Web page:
One way to reduce your interest rate on your home loan is to refinance your house. You have the opportunity to reduce your monthly payment, and to save money overall on what you repay. The combination of a lower interest rate and a lower monthly payment can mean long-term savings, as well as short-term cash flow improvements.
As you refinance your home, though, it’s important to remember these three things:
1. A Refinance is a New Loan
Remember that a refinance is a new loan. You are getting a new home loan to pay off the old home loan. This means that you need to be prepared for all of the hoop-jumping that comes with getting a mortgage.
You will need good credit to qualify for the best rates. You will have to fill out all of the paperwork again, and that can be tedious and time-consuming. Additionally, you will have to prove your income, and show that you have adequate assets to handle the loan.
This isn’t a matter of asking for a lower interest rate; a refinance is a new loan and you will have to go through everything all over again. Prepare for that, and you will be in better shape.
2. You Might Be Extending Your Loan Term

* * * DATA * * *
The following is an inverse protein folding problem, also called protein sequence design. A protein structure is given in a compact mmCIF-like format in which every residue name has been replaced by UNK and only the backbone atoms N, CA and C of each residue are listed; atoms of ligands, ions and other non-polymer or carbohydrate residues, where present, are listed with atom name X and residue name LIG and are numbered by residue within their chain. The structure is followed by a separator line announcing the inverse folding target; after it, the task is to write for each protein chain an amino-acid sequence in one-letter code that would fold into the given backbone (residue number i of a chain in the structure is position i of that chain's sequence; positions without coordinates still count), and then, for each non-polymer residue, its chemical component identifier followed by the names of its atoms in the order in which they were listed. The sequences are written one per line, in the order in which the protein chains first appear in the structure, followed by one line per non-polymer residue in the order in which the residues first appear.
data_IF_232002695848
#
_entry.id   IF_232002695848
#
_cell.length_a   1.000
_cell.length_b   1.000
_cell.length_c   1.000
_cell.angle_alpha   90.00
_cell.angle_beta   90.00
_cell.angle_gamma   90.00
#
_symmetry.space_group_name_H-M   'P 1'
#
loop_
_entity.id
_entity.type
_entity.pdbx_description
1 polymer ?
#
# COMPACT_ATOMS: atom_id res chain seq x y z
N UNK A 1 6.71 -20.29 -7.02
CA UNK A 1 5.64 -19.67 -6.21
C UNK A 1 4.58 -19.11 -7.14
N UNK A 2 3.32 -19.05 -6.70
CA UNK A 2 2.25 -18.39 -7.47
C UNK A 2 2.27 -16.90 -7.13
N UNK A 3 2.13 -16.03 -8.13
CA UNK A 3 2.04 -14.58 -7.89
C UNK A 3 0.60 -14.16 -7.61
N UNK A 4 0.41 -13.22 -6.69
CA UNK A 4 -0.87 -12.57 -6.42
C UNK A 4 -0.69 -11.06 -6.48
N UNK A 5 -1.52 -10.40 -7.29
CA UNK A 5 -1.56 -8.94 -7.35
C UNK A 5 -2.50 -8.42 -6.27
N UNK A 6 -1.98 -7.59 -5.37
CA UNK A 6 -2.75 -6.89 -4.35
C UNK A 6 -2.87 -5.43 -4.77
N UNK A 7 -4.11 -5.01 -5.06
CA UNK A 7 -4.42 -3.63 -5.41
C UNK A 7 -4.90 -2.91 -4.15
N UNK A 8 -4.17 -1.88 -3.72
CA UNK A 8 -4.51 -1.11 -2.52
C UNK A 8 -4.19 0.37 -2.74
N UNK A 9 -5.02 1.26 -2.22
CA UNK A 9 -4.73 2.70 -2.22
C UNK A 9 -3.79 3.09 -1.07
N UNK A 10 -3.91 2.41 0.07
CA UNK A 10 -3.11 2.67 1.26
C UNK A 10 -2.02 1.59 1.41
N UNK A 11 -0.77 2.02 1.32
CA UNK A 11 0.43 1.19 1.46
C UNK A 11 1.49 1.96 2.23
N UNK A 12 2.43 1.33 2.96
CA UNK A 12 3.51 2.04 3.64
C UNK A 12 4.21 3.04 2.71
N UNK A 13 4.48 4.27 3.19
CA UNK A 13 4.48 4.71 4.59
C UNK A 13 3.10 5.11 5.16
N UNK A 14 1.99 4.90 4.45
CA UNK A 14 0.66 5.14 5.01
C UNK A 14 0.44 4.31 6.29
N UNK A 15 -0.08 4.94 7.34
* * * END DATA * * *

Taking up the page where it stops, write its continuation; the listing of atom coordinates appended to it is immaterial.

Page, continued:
When you refinance your home, you generally get a 30-year mortgage. This means that you might actually extend your loan term. If you have 18 years left on your original mortgage, and you refinance to a 30-year loan, you are adding 12 more years to the life of your loan. It’s important that you understand this.
Of course, even if you extend your loan out, the interest savings might be enough to offset even the longer amount of time you have the debt. You could get a 15-year mortgage, but you need to be careful; the monthly payment will likely be higher and if you need the improved monthly cash flow, you could end up in trouble.
3. You Might Need Cash to Make It Happen
If you owe more on your home than it is worth, the lender might require you to put cash into it. If you owe $185,000 on your home, but the recent economic difficulties resulted in your home being worth $170,000, you might need to come with cash to complete the refinance. While you might not need to make up the entire $15,000 difference (a lender might be willing to take a chance), you will probably need to pay something to make it happen.
Before you refinance, make sure that it’s the right move for you and your finances.